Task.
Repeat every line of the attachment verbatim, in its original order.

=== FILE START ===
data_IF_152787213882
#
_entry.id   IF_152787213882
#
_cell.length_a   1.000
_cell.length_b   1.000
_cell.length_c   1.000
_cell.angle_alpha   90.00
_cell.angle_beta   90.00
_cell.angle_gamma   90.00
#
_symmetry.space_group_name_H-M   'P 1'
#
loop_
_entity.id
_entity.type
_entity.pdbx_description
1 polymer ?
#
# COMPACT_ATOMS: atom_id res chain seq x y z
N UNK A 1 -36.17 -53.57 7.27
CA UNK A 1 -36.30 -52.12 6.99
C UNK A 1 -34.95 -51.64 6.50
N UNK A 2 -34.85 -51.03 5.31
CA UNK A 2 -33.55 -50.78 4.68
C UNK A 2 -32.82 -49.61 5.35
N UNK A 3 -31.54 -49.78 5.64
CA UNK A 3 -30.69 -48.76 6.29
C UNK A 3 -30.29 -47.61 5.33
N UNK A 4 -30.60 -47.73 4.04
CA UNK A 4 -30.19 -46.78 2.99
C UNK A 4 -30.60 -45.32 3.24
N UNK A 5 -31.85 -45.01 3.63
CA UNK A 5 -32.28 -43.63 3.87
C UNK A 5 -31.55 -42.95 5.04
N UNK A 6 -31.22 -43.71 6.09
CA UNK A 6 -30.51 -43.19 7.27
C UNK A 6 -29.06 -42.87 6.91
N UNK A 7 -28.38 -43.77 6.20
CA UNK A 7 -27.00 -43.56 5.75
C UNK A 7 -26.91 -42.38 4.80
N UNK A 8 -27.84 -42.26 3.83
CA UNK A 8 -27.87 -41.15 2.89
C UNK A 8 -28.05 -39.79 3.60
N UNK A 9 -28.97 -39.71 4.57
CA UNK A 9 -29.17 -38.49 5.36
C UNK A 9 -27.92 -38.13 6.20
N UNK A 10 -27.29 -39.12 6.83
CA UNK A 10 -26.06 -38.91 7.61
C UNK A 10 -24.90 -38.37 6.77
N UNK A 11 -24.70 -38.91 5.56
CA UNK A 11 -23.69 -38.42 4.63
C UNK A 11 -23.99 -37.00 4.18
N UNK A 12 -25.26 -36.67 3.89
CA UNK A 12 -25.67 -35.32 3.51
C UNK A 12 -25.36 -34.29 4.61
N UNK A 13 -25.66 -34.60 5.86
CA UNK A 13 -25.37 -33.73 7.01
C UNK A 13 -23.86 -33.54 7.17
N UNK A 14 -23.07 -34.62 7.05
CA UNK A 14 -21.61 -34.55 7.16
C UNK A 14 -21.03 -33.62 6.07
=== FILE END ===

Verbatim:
data_IF_152787213882
#
_entry.id   IF_152787213882
#
_cell.length_a   1.000
_cell.length_b   1.000
_cell.length_c   1.000
_cell.angle_alpha   90.00
_cell.angle_beta   90.00
_cell.angle_gamma   90.00
#
_symmetry.space_group_name_H-M   'P 1'
#
loop_
_entity.id
_entity.type
_entity.pdbx_description
1 polymer ?
#
# COMPACT_ATOMS: atom_id res chain seq x y z
N UNK A 1 -36.17 -53.57 7.27
CA UNK A 1 -36.30 -52.12 6.99
C UNK A 1 -34.95 -51.64 6.50
N UNK A 2 -34.85 -51.03 5.31
CA UNK A 2 -33.55 -50.78 4.68
C UNK A 2 -32.82 -49.61 5.35
N UNK A 3 -31.54 -49.78 5.64
CA UNK A 3 -30.69 -48.76 6.29
C UNK A 3 -30.29 -47.61 5.33
N UNK A 4 -30.60 -47.73 4.04
CA UNK A 4 -30.19 -46.78 2.99
C UNK A 4 -30.60 -45.32 3.24
N UNK A 5 -31.85 -45.01 3.63
CA UNK A 5 -32.28 -43.63 3.87
C UNK A 5 -31.55 -42.95 5.04
N UNK A 6 -31.22 -43.71 6.09
CA UNK A 6 -30.51 -43.19 7.27
C UNK A 6 -29.06 -42.87 6.91
N UNK A 7 -28.38 -43.77 6.20
CA UNK A 7 -27.00 -43.56 5.75
C UNK A 7 -26.91 -42.38 4.80
N UNK A 8 -27.84 -42.26 3.83
CA UNK A 8 -27.87 -41.15 2.89
C UNK A 8 -28.05 -39.79 3.60
N UNK A 9 -28.97 -39.71 4.57
CA UNK A 9 -29.17 -38.49 5.36
C UNK A 9 -27.92 -38.13 6.20
N UNK A 10 -27.29 -39.12 6.83
CA UNK A 10 -26.06 -38.91 7.61
C UNK A 10 -24.90 -38.37 6.77
N UNK A 11 -24.70 -38.91 5.56
CA UNK A 11 -23.69 -38.42 4.63
C UNK A 11 -23.99 -37.00 4.18
N UNK A 12 -25.26 -36.67 3.89
CA UNK A 12 -25.67 -35.32 3.51
C UNK A 12 -25.36 -34.29 4.61
N UNK A 13 -25.66 -34.60 5.86
CA UNK A 13 -25.37 -33.73 7.01
C UNK A 13 -23.86 -33.54 7.17
N UNK A 14 -23.07 -34.62 7.05
CA UNK A 14 -21.61 -34.55 7.16
C UNK A 14 -21.03 -33.62 6.07